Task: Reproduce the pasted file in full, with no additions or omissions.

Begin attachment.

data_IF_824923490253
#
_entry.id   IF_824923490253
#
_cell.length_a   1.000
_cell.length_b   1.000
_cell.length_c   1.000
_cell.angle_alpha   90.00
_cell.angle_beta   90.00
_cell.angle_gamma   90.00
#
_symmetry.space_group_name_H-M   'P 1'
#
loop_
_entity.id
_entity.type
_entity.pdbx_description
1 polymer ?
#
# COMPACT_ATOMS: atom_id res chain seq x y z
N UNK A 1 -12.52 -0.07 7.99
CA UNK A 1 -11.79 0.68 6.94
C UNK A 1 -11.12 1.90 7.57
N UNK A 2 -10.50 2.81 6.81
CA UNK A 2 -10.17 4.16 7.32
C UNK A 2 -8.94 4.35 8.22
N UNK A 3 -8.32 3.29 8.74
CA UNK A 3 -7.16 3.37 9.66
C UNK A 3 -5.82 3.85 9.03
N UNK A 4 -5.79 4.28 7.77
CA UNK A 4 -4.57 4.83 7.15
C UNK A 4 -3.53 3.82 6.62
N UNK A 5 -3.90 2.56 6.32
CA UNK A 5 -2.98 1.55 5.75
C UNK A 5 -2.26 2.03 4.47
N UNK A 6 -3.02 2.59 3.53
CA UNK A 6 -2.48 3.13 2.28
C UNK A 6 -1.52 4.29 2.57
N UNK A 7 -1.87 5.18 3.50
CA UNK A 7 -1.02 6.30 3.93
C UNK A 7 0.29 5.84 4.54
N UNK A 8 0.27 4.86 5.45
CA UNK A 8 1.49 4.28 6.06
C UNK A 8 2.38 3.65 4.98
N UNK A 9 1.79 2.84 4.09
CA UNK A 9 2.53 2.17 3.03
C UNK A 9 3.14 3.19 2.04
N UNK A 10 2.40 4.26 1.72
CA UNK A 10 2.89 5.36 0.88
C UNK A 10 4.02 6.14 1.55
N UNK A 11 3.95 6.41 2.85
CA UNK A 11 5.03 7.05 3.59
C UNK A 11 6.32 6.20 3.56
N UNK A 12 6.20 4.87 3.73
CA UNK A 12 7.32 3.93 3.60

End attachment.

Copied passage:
data_IF_824923490253
#
_entry.id   IF_824923490253
#
_cell.length_a   1.000
_cell.length_b   1.000
_cell.length_c   1.000
_cell.angle_alpha   90.00
_cell.angle_beta   90.00
_cell.angle_gamma   90.00
#
_symmetry.space_group_name_H-M   'P 1'
#
loop_
_entity.id
_entity.type
_entity.pdbx_description
1 polymer ?
#
# COMPACT_ATOMS: atom_id res chain seq x y z
N UNK A 1 -12.52 -0.07 7.99
CA UNK A 1 -11.79 0.68 6.94
C UNK A 1 -11.12 1.90 7.57
N UNK A 2 -10.50 2.81 6.81
CA UNK A 2 -10.17 4.16 7.32
C UNK A 2 -8.94 4.35 8.22
N UNK A 3 -8.32 3.29 8.74
CA UNK A 3 -7.16 3.37 9.66
C UNK A 3 -5.82 3.85 9.03
N UNK A 4 -5.79 4.28 7.77
CA UNK A 4 -4.57 4.83 7.15
C UNK A 4 -3.53 3.82 6.62
N UNK A 5 -3.90 2.56 6.32
CA UNK A 5 -2.98 1.55 5.75
C UNK A 5 -2.26 2.03 4.47
N UNK A 6 -3.02 2.59 3.53
CA UNK A 6 -2.48 3.13 2.28
C UNK A 6 -1.52 4.29 2.57
N UNK A 7 -1.87 5.18 3.50
CA UNK A 7 -1.02 6.30 3.93
C UNK A 7 0.29 5.84 4.54
N UNK A 8 0.27 4.86 5.45
CA UNK A 8 1.49 4.28 6.06
C UNK A 8 2.38 3.65 4.98
N UNK A 9 1.79 2.84 4.09
CA UNK A 9 2.53 2.17 3.03
C UNK A 9 3.14 3.19 2.04
N UNK A 10 2.40 4.26 1.72
CA UNK A 10 2.89 5.36 0.88
C UNK A 10 4.02 6.14 1.55
N UNK A 11 3.95 6.41 2.85
CA UNK A 11 5.03 7.05 3.59
C UNK A 11 6.32 6.20 3.56
N UNK A 12 6.20 4.87 3.73
CA UNK A 12 7.32 3.93 3.60